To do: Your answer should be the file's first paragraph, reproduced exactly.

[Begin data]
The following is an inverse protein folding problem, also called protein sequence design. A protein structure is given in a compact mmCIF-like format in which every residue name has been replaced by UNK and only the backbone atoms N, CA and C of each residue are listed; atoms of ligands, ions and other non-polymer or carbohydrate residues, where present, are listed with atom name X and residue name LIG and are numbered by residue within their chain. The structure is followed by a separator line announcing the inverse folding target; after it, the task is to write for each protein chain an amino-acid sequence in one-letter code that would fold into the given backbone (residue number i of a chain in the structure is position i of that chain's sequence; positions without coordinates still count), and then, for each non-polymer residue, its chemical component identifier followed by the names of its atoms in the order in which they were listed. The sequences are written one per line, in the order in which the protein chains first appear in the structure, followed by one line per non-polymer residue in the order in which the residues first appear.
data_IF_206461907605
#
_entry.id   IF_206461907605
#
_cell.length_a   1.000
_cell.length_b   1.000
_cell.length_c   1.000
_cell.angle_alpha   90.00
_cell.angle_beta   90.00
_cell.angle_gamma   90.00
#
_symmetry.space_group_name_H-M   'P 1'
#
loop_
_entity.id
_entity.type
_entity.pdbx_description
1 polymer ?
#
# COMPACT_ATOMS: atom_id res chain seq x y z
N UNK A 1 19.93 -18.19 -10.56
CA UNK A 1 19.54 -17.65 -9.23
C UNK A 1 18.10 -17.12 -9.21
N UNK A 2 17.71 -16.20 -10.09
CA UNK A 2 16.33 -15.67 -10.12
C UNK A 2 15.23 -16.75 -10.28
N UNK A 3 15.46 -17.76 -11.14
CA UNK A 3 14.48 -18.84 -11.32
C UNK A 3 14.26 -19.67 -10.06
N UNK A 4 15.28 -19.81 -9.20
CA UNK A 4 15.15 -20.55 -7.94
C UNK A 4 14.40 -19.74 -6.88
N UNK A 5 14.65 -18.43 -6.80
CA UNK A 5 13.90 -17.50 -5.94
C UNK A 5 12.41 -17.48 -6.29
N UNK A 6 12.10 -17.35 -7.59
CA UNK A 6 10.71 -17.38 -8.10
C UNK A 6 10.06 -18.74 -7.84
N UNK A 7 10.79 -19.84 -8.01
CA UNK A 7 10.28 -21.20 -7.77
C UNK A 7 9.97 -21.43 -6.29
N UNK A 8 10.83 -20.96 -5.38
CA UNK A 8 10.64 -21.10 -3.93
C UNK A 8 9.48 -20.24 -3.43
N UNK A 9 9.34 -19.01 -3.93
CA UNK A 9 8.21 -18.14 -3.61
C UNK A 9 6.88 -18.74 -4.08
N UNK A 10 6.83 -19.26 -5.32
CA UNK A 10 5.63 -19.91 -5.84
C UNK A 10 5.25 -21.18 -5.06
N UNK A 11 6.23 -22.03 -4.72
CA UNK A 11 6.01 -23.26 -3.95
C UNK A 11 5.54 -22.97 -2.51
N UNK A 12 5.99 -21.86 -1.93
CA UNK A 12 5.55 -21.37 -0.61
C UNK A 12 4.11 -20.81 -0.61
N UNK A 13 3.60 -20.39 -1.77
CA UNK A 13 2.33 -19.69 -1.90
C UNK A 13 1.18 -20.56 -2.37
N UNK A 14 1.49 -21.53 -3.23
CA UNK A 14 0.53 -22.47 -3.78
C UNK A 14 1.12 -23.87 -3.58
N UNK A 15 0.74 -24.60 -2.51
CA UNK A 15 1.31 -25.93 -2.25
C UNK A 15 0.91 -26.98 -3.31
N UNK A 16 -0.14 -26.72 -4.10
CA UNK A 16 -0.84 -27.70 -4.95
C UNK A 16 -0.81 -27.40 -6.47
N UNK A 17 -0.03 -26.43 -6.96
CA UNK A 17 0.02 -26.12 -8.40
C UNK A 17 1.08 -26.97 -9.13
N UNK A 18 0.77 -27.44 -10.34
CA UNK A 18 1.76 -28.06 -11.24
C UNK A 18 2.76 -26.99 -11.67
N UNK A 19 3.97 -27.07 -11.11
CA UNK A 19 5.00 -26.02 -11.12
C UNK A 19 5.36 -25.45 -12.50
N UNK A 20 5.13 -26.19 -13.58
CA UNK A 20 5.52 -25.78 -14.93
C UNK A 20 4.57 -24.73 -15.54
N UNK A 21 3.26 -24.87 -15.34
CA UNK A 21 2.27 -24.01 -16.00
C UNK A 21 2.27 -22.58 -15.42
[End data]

The following is an inverse protein folding problem, also called protein sequence design. A protein structure is given in a compact mmCIF-like format in which every residue name has been replaced by UNK and only the backbone atoms N, CA and C of each residue are listed; atoms of ligands, ions and other non-polymer or carbohydrate residues, where present, are listed with atom name X and residue name LIG and are numbered by residue within their chain. The structure is followed by a separator line announcing the inverse folding target; after it, the task is to write for each protein chain an amino-acid sequence in one-letter code that would fold into the given backbone (residue number i of a chain in the structure is position i of that chain's sequence; positions without coordinates still count), and then, for each non-polymer residue, its chemical component identifier followed by the names of its atoms in the order in which they were listed. The sequences are written one per line, in the order in which the protein chains first appear in the structure, followed by one line per non-polymer residue in the order in which the residues first appear.